By Maira Magro
In the lead-up to the Oct. 3 Brazilian elections, industry groups have released reports documenting threats to free expression in the country.
A report by the National Newspaper Association (ANJ) highlights 70 different attacks on press freedom over the last two years, Estado de S. Paulo reports. They include instances of censorship, intimidation, and aggression against journalists from September 2008 to September 2010. The document also stresses the increase in court rulings stopping newspapers from reporting on certain topics, often those involving politically and economically powerful individuals.
Intervozes: The Brazilian Social Communication Collective, a group that advocates media democratization, released a report emphasizing other threats to free expression. Intervozes says the lack of regulation in the sector has led to concentrated ownership of media outlets and, consequently, has reduced the diversity of opinions that are published and broadcast. “Today, the reality is a system that is predominately commercial, concentrated, and exclusionary, in that the majority of society doesn’t participate and doesn’t have the means to share their points of view,” the document says.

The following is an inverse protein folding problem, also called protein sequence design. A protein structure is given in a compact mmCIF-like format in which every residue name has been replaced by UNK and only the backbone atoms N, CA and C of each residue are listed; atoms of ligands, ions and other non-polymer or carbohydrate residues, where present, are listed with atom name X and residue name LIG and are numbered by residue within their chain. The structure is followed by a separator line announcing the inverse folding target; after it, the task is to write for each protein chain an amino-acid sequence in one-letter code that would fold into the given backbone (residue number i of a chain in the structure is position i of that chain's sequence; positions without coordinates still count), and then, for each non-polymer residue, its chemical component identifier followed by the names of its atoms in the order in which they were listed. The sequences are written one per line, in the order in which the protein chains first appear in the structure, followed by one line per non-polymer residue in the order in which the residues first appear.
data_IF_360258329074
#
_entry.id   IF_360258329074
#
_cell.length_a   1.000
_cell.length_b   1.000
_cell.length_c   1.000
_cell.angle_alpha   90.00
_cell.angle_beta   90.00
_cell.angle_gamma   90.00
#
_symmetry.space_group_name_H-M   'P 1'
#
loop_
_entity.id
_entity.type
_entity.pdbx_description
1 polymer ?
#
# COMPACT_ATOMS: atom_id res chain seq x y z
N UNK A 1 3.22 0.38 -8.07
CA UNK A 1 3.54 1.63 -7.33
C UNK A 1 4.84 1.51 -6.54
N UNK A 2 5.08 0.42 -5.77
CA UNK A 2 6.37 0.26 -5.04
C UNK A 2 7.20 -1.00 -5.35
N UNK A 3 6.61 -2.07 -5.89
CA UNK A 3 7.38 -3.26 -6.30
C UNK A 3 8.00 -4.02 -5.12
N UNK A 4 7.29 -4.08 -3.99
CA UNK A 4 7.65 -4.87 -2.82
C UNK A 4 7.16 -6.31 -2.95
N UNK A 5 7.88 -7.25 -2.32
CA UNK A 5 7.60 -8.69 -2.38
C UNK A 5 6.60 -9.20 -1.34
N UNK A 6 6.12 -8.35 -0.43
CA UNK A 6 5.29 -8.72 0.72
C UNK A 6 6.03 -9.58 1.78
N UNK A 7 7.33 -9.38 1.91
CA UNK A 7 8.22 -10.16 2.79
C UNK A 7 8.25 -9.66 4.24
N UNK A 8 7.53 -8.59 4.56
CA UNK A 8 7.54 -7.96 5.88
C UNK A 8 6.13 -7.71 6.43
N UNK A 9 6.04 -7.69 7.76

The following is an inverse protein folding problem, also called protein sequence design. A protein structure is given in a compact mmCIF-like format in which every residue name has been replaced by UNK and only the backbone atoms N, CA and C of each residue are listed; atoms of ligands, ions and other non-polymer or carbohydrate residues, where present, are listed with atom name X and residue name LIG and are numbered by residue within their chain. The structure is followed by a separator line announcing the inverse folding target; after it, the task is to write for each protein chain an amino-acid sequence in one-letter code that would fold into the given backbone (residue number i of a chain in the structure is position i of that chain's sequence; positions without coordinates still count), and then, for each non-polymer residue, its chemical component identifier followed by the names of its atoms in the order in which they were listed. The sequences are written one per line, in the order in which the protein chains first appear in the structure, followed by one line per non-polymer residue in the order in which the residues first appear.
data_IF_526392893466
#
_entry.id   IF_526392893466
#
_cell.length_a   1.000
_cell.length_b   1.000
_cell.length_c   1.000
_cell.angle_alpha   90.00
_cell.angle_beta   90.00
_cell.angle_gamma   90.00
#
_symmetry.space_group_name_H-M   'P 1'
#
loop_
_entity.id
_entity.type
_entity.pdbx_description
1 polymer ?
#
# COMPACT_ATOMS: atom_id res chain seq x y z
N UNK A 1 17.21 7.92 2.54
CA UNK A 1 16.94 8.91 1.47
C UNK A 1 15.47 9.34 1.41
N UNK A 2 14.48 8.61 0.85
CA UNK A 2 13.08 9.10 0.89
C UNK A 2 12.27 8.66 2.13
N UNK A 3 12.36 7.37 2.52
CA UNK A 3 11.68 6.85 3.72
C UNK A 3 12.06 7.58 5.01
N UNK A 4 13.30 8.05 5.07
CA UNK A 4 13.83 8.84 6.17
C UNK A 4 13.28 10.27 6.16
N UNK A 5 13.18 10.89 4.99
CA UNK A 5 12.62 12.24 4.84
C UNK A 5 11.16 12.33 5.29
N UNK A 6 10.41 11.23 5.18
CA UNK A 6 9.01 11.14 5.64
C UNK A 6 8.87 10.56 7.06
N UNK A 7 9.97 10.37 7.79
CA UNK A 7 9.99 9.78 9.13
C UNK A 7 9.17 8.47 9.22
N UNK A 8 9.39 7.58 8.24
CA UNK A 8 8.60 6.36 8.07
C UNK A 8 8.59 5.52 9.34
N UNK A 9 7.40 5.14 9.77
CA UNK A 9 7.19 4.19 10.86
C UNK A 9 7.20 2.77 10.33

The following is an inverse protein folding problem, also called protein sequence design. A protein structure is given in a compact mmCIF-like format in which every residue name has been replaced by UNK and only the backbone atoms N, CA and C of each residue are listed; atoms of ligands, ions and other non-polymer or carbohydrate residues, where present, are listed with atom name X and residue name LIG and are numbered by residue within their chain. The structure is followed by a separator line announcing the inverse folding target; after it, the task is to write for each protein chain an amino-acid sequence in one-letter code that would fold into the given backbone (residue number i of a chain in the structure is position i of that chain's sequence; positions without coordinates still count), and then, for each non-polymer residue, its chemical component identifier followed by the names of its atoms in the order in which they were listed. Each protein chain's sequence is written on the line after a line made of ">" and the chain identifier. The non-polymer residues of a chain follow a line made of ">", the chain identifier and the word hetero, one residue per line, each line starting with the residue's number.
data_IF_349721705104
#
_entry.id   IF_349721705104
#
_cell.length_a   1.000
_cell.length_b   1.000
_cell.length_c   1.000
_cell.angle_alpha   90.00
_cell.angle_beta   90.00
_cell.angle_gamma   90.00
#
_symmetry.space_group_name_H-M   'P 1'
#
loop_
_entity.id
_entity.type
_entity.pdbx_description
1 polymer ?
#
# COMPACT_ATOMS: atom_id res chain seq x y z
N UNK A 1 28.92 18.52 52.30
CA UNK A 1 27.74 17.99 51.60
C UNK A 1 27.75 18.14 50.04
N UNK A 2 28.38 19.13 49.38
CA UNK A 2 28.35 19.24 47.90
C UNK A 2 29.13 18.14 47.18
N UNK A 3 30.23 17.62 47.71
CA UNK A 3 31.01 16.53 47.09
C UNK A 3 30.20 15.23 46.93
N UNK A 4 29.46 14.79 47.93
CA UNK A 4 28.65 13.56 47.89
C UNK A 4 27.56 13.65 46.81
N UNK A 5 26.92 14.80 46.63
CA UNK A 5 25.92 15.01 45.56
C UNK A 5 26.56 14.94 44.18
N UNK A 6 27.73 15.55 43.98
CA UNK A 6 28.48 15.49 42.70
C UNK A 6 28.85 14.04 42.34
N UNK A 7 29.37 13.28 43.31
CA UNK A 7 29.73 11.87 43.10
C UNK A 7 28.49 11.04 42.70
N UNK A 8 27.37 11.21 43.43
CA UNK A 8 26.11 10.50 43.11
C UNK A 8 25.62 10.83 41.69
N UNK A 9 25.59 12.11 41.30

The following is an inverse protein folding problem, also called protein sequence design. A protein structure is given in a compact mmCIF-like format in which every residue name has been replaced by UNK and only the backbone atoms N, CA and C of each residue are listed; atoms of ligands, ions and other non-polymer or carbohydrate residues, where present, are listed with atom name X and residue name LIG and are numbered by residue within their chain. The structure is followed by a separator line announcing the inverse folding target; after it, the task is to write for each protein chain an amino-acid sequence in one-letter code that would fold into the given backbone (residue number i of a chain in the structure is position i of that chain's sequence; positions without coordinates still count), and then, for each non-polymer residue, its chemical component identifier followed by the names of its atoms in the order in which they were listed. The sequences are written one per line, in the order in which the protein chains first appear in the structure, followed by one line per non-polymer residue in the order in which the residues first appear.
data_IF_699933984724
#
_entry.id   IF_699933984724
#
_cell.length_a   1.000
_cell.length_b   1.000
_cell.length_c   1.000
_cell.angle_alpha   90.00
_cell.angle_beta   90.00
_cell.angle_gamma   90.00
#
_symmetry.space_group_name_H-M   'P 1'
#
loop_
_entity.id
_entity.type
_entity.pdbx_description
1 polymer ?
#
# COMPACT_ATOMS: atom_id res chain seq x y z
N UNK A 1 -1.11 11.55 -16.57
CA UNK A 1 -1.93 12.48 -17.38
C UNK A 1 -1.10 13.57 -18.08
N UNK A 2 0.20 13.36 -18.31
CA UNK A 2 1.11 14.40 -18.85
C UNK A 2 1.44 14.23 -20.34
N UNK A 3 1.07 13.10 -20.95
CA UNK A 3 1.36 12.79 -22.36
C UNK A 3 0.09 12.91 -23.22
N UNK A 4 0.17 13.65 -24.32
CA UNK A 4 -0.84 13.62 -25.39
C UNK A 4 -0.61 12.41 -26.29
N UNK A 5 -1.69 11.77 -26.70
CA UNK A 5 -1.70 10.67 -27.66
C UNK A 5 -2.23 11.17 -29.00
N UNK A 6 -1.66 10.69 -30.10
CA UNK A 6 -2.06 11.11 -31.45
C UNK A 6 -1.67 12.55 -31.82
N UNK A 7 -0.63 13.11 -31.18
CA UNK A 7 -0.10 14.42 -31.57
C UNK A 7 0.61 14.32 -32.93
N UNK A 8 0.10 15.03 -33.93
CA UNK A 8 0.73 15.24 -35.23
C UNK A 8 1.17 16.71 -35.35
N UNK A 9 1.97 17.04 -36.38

Note from the editor: This story was originally published by the Knight Center’s blog Journalism in the Americas, the predecessor of LatAm Journalism Review.